Pope Francis ignited a firestorm the day before the May 17 canonization of four new saints, two of them Palestinian women, when he exchanged gifts with Palestinian President Mahmoud Abbas and uttered a now-famous remark expressing the hope that Mr. Abbas would be an instrument (an “angel”) of peace in the war-torn land of his people.
According to the Italian journal La Stampa: “As is tradition with heads of State or of government, Francis presented a gift [a medal of the ‘angel of peace’] to the Palestinian leader, commenting: “May the angel of peace destroy the evil spirit of war. I thought of you: May you be an angel of peace.”
Pope Francis had called Abu Mazen [Abbas] a “man of peace” when he visited Bethlehem in May 2014, just as he had called the then Israeli prime minister, Shimon Peres, a “man of peace” during his subsequent visit to Jerusalem.
Initial English translations from the Italian disagreed because even those present were not sure whether the Pope had said “you are” or “may you be” (the verbs in question being similar-sounding sei and sia) a peace-bearing spirit — an angel, a messenger, of peace.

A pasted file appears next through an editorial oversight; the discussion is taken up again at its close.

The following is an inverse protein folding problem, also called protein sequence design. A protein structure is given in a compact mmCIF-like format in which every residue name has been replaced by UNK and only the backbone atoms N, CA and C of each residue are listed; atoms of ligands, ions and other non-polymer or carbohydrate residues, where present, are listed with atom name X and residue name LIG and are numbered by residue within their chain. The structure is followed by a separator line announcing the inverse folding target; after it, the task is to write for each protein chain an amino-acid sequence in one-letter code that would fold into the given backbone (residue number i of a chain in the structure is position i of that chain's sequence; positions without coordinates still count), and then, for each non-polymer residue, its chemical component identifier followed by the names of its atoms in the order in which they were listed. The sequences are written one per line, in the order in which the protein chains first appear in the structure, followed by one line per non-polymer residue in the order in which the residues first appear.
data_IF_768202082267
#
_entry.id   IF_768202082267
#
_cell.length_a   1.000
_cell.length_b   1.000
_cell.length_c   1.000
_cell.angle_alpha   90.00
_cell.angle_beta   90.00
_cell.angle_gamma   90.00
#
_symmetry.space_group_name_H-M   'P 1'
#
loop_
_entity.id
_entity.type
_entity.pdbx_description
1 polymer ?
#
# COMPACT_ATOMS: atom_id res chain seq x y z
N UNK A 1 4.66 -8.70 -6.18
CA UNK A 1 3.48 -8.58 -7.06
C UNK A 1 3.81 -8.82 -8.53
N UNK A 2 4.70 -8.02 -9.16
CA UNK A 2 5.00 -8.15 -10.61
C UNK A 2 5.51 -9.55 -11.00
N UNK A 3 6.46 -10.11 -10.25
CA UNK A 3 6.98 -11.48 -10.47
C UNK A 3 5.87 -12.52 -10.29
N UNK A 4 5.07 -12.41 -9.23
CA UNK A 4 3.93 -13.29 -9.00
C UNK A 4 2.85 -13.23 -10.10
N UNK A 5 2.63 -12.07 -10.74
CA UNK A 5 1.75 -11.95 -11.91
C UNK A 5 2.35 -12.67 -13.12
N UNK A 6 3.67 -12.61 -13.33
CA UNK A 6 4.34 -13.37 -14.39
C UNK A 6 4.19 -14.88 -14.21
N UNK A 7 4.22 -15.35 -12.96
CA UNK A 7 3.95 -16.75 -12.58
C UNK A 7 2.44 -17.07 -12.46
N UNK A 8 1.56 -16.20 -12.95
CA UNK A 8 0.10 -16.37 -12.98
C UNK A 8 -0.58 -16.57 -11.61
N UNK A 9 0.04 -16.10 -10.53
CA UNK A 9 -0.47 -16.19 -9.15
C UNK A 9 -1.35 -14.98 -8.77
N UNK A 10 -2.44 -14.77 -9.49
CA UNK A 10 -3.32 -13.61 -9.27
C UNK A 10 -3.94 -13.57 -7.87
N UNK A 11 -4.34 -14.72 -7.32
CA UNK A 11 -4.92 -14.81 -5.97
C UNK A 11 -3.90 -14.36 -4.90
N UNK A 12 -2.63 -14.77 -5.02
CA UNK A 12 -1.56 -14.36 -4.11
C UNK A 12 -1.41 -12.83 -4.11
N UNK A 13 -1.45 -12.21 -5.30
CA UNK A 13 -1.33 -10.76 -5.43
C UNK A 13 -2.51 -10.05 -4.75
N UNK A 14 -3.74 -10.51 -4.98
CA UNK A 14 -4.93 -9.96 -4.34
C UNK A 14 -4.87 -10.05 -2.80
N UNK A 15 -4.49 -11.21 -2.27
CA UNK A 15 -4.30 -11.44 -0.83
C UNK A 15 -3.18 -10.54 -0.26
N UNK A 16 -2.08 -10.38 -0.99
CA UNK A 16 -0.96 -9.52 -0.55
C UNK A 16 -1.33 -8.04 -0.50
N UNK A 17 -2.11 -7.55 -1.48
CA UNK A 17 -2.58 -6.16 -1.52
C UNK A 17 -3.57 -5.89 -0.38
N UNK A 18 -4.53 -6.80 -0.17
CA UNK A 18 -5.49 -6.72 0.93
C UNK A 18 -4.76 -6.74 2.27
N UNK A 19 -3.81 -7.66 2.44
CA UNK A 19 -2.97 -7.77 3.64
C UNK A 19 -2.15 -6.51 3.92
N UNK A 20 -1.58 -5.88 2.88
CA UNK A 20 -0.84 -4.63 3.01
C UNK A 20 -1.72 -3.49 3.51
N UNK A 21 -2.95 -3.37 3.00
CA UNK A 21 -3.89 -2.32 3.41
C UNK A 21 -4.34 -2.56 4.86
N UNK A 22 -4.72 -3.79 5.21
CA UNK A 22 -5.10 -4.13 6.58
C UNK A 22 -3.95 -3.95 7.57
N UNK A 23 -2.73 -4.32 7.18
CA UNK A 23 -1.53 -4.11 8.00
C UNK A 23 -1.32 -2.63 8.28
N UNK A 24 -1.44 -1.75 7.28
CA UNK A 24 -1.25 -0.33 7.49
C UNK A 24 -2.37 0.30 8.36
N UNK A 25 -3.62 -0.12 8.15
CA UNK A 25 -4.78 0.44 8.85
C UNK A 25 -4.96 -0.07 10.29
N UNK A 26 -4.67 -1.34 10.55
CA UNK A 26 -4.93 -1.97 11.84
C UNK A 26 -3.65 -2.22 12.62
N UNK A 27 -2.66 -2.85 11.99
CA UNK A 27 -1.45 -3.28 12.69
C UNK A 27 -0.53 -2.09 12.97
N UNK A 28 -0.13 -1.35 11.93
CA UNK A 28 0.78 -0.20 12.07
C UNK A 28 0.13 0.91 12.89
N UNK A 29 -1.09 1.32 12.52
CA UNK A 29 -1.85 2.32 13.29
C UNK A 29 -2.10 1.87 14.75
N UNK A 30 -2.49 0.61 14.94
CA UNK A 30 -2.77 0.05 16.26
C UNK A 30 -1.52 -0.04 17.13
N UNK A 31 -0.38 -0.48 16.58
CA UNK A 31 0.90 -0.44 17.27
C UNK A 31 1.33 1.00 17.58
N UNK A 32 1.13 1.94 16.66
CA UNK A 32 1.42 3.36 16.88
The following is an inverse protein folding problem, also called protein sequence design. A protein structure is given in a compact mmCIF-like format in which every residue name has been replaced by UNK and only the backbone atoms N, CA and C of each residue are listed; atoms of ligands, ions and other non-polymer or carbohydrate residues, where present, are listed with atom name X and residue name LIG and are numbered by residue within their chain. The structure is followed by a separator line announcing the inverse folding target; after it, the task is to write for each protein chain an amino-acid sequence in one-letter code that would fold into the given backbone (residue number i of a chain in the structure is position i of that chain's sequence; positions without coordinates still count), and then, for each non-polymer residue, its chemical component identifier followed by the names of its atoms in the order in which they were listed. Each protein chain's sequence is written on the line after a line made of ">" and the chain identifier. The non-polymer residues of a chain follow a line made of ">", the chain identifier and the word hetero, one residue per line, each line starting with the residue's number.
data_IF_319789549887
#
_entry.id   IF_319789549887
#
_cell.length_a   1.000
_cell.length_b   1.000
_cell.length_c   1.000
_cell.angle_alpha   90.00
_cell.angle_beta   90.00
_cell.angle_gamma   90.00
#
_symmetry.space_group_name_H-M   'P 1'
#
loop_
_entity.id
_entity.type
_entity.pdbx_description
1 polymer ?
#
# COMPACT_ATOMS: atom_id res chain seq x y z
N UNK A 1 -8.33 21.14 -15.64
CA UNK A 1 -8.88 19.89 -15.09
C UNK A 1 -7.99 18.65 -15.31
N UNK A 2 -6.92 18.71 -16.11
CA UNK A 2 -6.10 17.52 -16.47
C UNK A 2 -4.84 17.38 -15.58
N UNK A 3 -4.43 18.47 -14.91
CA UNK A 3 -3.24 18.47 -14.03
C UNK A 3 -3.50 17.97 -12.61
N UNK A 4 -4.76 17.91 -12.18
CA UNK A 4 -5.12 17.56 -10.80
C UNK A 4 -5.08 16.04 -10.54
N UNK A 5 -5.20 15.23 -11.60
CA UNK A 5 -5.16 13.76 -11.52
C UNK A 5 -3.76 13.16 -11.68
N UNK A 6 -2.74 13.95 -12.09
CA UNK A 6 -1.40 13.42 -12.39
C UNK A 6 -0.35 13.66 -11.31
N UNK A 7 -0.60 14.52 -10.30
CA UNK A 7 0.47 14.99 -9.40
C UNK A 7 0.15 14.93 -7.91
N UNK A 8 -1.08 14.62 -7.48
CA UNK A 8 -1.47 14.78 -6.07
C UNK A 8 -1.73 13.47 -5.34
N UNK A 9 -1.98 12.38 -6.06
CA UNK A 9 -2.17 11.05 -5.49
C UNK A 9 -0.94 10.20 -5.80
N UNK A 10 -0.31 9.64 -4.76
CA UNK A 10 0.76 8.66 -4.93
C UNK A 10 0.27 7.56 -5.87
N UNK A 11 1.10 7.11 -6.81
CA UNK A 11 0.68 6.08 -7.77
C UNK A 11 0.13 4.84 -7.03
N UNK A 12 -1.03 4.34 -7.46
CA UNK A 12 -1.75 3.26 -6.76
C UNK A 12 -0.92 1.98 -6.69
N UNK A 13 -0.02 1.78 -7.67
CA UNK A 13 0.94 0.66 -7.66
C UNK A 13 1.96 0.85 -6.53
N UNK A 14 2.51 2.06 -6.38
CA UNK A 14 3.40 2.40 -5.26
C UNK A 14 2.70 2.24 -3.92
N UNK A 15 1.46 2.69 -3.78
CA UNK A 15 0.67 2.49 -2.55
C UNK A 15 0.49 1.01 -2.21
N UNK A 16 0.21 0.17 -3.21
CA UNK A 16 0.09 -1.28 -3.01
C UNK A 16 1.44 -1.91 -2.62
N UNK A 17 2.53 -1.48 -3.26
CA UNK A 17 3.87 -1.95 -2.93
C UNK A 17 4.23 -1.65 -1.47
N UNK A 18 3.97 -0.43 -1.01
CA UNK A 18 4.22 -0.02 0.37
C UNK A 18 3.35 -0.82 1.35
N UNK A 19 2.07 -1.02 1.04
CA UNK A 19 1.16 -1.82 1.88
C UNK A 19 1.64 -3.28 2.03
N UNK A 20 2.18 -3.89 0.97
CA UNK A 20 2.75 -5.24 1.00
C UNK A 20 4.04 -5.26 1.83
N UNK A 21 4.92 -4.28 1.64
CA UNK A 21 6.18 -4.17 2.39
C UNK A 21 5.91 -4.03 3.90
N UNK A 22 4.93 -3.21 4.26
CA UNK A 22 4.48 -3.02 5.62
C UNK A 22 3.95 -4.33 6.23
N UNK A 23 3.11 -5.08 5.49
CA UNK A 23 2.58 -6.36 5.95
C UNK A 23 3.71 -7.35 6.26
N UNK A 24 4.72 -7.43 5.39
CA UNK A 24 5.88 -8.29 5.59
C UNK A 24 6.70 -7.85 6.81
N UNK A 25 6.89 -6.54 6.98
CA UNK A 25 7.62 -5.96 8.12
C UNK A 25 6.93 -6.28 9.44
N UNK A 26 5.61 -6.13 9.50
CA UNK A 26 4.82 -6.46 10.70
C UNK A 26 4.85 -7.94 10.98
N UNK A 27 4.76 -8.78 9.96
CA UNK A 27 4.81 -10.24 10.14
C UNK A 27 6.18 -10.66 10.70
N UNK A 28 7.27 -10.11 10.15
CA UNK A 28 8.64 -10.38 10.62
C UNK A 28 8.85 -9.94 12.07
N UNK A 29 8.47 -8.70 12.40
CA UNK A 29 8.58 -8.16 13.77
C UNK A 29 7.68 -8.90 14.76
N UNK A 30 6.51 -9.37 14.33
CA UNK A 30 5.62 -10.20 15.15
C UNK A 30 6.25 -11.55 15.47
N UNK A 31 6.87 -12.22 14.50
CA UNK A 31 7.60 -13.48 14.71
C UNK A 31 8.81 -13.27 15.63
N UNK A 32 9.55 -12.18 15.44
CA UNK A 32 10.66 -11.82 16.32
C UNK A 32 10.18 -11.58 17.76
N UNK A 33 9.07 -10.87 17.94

Media commentators quickly pounced upon the statement. The Israelis accuse Abbas of inciting the Palestinians to violence, and some decried the Pope’s words as an act of overt support for an aggressor against the state of Israel, and even for “terrorism.” One journalist for the Israeli Arutz Sheva online news saw in it confirmation that “the Catholic Church has always been at war with the Jewish State.”
Not surprisingly, the negative Jewish reaction to the Holy See’s signing a treaty with the “State of Palestine” just days before contributed to the overheated response. Israel’s Foreign Ministry said it was “disappointed” by the decision, though the Vatican has recognized Palestine since it was granted nonmember observer status by the UN in 2012. (Palestine is recognized by 135 nations worldwide; members of the British, French, Spanish and Irish Parliaments are urging that their countries follow suit.)
However, Emmanuel Nahshon, spokesman for the Israeli Foreign Ministry, said he heard a recording of the Francis-Abbas conversation, had consulted with the Israeli Ambassador to the Vatican and was satisfied that the Pope had said, “May you be an angel of peace.”
“He is far from an angel of peace,” Mr. Nahshon said of Abbas, adding, “If he was, perhaps by now there would be peace.”